Journalist Michael Wolff's book about the Trump administration is not slated to be published until next week, but it has already caused quite a stir. Consequently, Donald Trump sent a cease and desist letter to Wolff and his publisher via his lawyer, demanding that they "cease and desist from any further publication, release or dissemination" of Fire and Fury: Inside the Trump White House.
In a letter obtained by ABC News on Thursday, Charles Harder — Trump's lawyer — accused Wolff of "actual malice," which he defines as "reckless disregard for the truth." "We are investigating numerous false and/or baseless statements that you have made about Mr. Trump," Harder wrote.
According to Harder's letter, Wolff's book did not have viable sources "for many of its most damaging statements about Mr. Trump." Harder accused Wolff of lying about the sources he interviewed, arguing that some of his alleged sources "stated publicly that they never spoke to Mr. Wolff" and others "are believed to have no personal knowledge of the facts upon which they are making statements." Harder did not name any of these sources in the letter, but he added that some of them were "known to be unreliable and/or strongly biased against Mr. Trump."
Harder also sent a similar letter to former White House Chief Strategist Steve Bannon on Wednesday, after Bannon reportedly made disparaging comments about the president and his family in interviews with Wolff. However, as though he foresaw Harder's allegations that Wolff was dishonest about his sources, Wolff wrote an extensive column for The Hollywood Reporter detailing exactly how he got his information.
According to Wolff, Trump was not particularly enthusiastic about his desire to write a book, but he also didn't try to stop him. As a result of this "non-disapproval," as Wolff explained, he was able to spend a significant amount of time in the West Wing, observing officials and meeting with various senior staffers. He reportedly even spent time in the most private rooms of the West Wing, such as Reince Priebus' office when he was still chief of staff.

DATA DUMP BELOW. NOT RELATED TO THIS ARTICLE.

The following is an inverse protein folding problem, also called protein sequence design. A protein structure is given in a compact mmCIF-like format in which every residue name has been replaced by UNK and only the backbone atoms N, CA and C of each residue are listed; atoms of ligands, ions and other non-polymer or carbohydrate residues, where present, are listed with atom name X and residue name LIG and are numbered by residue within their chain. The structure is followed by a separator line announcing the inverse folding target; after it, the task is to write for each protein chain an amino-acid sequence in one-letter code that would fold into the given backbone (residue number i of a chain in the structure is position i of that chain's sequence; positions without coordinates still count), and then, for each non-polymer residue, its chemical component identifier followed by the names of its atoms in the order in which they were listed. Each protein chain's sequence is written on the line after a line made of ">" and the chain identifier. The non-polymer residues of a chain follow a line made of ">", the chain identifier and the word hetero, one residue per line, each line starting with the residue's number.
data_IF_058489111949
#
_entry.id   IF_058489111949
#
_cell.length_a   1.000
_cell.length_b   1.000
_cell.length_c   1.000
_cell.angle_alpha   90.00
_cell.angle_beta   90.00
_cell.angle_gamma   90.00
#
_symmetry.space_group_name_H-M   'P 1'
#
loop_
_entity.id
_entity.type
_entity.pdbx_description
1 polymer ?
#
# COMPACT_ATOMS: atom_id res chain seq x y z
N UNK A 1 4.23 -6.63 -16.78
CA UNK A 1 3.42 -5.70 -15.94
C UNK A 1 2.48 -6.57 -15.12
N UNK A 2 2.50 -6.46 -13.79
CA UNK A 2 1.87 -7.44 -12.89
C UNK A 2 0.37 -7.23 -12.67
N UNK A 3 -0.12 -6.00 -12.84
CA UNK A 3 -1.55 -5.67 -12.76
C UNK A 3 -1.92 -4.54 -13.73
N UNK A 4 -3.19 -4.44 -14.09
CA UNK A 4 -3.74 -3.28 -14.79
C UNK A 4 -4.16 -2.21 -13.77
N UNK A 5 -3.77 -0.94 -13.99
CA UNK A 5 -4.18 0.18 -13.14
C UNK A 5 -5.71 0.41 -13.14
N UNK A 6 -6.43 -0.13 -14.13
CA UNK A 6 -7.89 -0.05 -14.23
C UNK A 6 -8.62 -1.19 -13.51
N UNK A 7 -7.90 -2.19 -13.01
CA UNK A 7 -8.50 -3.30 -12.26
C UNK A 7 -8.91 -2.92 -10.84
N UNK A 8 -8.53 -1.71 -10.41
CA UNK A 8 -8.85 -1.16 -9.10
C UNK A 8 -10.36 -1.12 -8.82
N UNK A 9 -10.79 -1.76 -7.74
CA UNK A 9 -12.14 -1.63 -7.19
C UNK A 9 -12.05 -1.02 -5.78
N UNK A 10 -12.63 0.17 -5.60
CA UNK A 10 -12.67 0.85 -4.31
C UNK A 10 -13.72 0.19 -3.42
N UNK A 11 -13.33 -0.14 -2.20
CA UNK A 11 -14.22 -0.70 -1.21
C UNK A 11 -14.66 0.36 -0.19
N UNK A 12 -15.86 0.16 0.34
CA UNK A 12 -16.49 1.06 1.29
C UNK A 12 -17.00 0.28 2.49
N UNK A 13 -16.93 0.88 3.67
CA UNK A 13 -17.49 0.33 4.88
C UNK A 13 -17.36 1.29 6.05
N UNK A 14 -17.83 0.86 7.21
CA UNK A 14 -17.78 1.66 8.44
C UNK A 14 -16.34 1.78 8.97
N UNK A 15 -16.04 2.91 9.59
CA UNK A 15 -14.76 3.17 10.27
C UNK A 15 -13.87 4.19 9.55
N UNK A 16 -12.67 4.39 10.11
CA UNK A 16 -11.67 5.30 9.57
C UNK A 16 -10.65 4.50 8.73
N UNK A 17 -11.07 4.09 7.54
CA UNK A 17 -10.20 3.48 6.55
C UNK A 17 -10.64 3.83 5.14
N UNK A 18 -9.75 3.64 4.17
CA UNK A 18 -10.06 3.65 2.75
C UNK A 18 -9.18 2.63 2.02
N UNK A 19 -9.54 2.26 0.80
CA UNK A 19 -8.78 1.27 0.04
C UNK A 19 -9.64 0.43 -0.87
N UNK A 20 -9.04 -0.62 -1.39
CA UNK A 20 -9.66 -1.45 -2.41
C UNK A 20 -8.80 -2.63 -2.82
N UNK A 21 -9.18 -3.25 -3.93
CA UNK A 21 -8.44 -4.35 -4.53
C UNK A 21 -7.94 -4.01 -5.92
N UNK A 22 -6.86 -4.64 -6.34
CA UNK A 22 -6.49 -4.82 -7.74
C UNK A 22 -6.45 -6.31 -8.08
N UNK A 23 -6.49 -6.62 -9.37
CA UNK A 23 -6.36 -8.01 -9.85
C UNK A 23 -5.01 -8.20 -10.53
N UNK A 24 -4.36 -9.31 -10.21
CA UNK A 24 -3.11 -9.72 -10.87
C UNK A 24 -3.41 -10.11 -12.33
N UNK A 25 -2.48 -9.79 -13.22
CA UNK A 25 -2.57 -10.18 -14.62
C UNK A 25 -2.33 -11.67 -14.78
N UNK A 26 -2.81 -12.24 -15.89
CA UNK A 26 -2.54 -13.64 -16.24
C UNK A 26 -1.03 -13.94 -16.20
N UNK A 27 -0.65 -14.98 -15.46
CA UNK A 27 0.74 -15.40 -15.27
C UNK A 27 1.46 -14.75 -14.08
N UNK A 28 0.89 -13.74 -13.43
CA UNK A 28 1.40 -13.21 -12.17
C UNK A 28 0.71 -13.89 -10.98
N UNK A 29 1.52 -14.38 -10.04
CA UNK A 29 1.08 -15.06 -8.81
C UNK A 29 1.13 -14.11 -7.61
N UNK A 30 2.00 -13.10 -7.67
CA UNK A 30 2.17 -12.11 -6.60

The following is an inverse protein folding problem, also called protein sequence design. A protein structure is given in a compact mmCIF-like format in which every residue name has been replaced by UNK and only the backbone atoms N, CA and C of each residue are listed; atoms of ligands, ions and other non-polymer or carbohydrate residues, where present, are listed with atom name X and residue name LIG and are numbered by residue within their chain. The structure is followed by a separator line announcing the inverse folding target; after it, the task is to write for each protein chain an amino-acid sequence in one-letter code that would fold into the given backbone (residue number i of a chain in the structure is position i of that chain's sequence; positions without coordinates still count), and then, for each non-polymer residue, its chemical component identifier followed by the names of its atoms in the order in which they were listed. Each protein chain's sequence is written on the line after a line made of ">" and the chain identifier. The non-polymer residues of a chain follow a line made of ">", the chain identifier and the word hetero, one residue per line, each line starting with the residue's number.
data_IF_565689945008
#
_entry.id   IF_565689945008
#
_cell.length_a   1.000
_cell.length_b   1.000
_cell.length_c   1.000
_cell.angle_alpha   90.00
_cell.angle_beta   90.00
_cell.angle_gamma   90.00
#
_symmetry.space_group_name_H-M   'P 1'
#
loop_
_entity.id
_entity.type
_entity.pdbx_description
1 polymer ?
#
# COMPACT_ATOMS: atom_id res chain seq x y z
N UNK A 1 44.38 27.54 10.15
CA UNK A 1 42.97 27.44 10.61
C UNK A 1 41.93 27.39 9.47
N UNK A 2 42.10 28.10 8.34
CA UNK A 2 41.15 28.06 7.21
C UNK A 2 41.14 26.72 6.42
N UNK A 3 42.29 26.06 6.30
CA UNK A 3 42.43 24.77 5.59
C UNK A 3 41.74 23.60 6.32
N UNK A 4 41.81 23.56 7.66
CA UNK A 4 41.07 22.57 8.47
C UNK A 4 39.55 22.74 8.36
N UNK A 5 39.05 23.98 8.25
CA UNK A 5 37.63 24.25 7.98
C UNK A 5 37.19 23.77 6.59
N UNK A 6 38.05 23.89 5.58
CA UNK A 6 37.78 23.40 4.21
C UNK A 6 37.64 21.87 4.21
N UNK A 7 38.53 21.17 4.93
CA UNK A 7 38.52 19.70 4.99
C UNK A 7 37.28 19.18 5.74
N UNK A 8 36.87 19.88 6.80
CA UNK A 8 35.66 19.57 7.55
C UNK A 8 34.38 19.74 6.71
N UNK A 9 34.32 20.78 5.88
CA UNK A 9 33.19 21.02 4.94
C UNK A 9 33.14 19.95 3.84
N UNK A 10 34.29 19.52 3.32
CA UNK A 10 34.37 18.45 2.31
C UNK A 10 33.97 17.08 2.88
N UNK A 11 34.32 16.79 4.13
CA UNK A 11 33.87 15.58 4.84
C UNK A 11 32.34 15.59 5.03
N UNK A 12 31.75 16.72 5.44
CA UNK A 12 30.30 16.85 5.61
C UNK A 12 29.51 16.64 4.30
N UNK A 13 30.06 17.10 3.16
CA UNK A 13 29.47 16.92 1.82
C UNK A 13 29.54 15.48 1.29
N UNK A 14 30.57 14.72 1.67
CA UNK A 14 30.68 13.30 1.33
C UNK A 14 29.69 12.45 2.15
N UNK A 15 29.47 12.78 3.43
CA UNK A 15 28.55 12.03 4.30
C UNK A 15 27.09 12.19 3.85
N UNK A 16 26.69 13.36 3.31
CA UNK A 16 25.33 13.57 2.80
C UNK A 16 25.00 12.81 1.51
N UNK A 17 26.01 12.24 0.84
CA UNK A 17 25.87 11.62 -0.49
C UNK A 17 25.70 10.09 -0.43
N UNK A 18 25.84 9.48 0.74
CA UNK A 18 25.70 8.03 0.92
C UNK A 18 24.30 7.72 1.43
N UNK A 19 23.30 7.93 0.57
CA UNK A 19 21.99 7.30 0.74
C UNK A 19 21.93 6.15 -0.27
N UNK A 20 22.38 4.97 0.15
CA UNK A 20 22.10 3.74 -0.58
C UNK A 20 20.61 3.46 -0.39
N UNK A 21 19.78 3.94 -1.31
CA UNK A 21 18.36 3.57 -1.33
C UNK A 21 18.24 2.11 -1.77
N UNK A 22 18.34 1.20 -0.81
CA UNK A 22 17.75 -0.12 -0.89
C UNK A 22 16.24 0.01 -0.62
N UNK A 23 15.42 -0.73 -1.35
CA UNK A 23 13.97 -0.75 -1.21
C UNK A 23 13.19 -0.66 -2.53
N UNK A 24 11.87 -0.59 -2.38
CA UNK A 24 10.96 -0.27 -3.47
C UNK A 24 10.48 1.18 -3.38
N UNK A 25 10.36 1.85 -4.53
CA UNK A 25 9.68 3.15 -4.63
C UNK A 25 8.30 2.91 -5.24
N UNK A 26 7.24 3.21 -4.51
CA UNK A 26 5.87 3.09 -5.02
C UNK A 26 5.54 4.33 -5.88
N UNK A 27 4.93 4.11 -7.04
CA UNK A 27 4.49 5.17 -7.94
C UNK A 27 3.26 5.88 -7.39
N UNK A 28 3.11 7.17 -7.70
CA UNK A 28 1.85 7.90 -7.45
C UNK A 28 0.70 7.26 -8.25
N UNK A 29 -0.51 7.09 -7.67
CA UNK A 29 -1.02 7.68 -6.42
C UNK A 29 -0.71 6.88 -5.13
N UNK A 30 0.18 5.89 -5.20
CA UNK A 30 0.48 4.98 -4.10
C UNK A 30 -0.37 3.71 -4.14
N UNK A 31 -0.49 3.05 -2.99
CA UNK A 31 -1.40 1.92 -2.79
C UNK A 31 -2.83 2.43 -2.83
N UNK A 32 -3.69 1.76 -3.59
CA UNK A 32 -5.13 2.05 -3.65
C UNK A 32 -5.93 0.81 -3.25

But just in case Wolff's account of his writing process was not sufficient, he reportedly taped his interviews with top officials, including Bannon and former White House deputy chief of staff Katie Walsh. According to Axios, Wolff has dozens of hours of tapes, so that his sources cannot deny statements that are attributed to them in the book.
That Wolff claims to have tapes of his conversations with Bannon is especially important, given that Trump released a statement directly responding to the comments Wolff attributes to Bannon in his book. Among other comments Bannon made about the president and his family, he reportedly called Ivanka Trump "dumb as a brick," and described her as a "nonevent on the campaign." On Wednesday, Donald Trump blasted Bannon for pretending "to have had influence" in the Trump administration in order to help "write phony books."
Steve Bannon has nothing to do with me or my Presidency. When he was fired, he not only lost his job, he lost his mind.
Meanwhile, White Press press secretary Sarah Huckabee Sanders has described Fire and Fury as "trashy tabloid fiction ... filled with false and misleading accounts from individuals who have no access or influence with the White House." However, she alleged during Wednesday's White House press briefing that 95 percent of the interviews Wolff conducted with administration officials were organized at Bannon's request; still, Sanders added that Wolff never sat down with Trump himself.
And although Trump has lashed out at Bannon after seeing the latter's comments, Sanders went a different route. "I know that the book has a lot of things so far of what we've seen that are completely untrue," she said on Wednesday.
Fire and Fury is expected to be released on Jan. 9, and in the meantime, Trump is currently threatening Bannon and Wolff with various legal tactics. However, legal experts have told CNN that any actual lawsuits are highly unlikely.